Murad proposes door-to-door garbage collection by DMCs

Updated October 13, 2019


Deputy commissioners claim to have lifted around 80pc to 90pc of city’s garbage backlog. — Photo courtesy Zofeen T. Ebrahim/File
Deputy commissioners claim to have lifted around 80pc to 90pc of city’s garbage backlog. — Photo courtesy Zofeen T. Ebrahim/File

KARACHI: To make the ongoing cleanliness drive sustainable, Sindh Chief Minister Syed Murad Ali Shah on Saturday asked the local government department to seek proposals from district municipal corporations (DMCs) for door-to-door garbage collection through local contractors so that the Sindh Solid Waste Management Board (SSWMB) could be assigned to collect the refuse from dustbins before its formal disposal.

Mr Shah issued the directives while presiding over a meeting to review progress of the month-long garbage lifting drive and make it sustainable to keep the city clean.

Labour Minister Saeed Ghani, CM’s Adviser Murtaza Wahab, Karachi Commissioner Iftikhar Shallwani and other relevant officials attended the meeting.

The chief minister said the actual issue was door-to-door collection of garbage and throwing it into dustbins. He added DMCs were responsible for cleanliness work and door-to-door collection of garbage be assigned to DMCs with the directive to outsource it [front-end garbage lifting] and monitor the contractors’ efficiency.

He asked the LG secretary and commissioner to sit with the chairmen of DMCs along with deputy commissioners concerned to discuss the proposal and submit recommendations to him.

Deputy commissioners claim to have lifted around 80pc to 90pc of city’s garbage backlog

“Elsewhere in the world, garbage is not lifted door-to-door but people go to dump their garbage bags into dustbins placed at the corners of their streets or into the vehicles which visit the areas once or twice a week,” he said.

He added that the people did not demonstrate similar attitude of responsible citizens in the country and generally threw the trash outside their homes.

Recruitment of sanitary workers allowed

DMCs’ chairmen told the chief minister that most of their refuse vans and related machinery were out of order and they should be repaired for front-end collection.

Mr Shah directed the finance secretary to arrange funds required and release them forthwith. He asked the LG secretary to prepare and send a summary for repairing of the vehicles of the DMCs and District Council Karachi in three days.

DMCs’ officials said most of their funds were being deducted at source to pay their electricity bills, thus they were facing serious problems.

The chief minister asked secretaries of finance, energy and LG to hold a meeting with K-Electric and reconcile those electricity bills so that their genuine metre-reading could be made.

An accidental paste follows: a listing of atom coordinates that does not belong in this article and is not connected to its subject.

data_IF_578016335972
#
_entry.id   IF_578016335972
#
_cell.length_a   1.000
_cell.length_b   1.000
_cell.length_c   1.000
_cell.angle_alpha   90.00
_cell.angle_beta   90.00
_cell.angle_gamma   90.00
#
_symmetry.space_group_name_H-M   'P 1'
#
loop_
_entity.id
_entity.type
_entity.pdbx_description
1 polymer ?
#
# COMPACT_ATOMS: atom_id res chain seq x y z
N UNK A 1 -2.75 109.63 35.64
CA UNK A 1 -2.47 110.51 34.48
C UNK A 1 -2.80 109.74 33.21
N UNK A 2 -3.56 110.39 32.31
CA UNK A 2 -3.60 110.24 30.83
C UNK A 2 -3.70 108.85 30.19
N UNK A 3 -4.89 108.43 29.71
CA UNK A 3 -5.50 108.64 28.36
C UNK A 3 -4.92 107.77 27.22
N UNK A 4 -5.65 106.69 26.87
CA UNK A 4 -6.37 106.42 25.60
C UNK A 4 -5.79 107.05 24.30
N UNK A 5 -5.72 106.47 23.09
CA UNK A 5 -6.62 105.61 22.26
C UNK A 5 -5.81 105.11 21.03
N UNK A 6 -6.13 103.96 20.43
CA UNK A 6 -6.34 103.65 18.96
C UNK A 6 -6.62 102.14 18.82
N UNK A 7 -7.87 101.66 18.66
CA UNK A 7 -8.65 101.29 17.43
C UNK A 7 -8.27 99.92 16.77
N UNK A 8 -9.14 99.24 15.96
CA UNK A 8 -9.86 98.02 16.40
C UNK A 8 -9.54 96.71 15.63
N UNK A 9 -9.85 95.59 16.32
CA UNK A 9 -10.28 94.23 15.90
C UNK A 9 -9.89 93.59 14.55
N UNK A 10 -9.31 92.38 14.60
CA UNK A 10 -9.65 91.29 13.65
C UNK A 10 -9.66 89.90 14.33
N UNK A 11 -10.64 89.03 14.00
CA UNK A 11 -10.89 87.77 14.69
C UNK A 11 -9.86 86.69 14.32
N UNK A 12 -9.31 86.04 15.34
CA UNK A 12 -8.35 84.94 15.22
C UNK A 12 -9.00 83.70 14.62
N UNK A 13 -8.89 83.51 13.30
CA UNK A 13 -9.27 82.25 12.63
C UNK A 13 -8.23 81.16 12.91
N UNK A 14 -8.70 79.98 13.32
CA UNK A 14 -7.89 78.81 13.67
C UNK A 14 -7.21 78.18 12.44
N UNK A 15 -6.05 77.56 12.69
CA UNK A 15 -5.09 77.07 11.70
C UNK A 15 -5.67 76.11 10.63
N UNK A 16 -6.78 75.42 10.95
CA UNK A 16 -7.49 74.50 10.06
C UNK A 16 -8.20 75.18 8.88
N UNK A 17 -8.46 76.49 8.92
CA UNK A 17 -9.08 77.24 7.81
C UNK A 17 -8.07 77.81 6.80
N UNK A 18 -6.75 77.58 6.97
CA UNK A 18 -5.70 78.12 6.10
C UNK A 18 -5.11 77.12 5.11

“Installation of meters is very important because average reading has no basis of consumption,” he said.

On the request of the DMCs, Mr Shah allowed them to appoint sweeping staff on a daily wage basis. “I know DMCs are facing shortage of sweeping staff, therefore recruitment of sanitary workers be made on daily wages basis or through contractors.”

The meeting was informed that a slaughterhouse spreading over 50 acres was lying redundant in Malir.

The chief minister said it meant slaughtering of animals across the city was taking place illegally.

He asked the LG secretary to discuss it with Karachi Mayor Wasim Akhtar and make the slaughterhouse functional and operate it on a professional basis.

Repair of dilapidated roads, streets ordered

The meeting was informed that certain streets constructed recently had been dug out again for laying of utility cables, etc.

“I have noticed that a portion of newly constructed University Road has been dug out and has not been repaired after laying of utility cables. I will take strict action against officers concerned who have failed to get the street reconstructed,” he said, adding that he would take with him Mayor Akhtar on Sunday (today) to visit the University Road.

“If found unrepaired I would take action [against those responsible] then and there,” said Mr Shah.

The chief minister was told that all six districts had lifted 283,319 tonnes of garbage from Sept 21 to Oct 11. The drive would continue till Oct 21 and then the cleanliness work had to be sustainable.

In a report, the deputy commissioners said around 80 to 90 per cent of backlog of the garbage in the city had been lifted and the remaining backlog would be cleared by Oct 21.

The chief minister said he had received a number of complaints about overflowing gutters at Malir-15 Bridge causing wide craters on the road.

The KWSB chief said that the Karachi Development Authority was busy working there and with completion of their work old lines of gutters would be replaced with new ones before reconstruction of the road. He said all that would be done within two weeks.

Mr Shah issued directive to the deputy commissioners to plant neem trees in the areas from where garbage was being cleared.

Published in Dawn, October 13th, 2019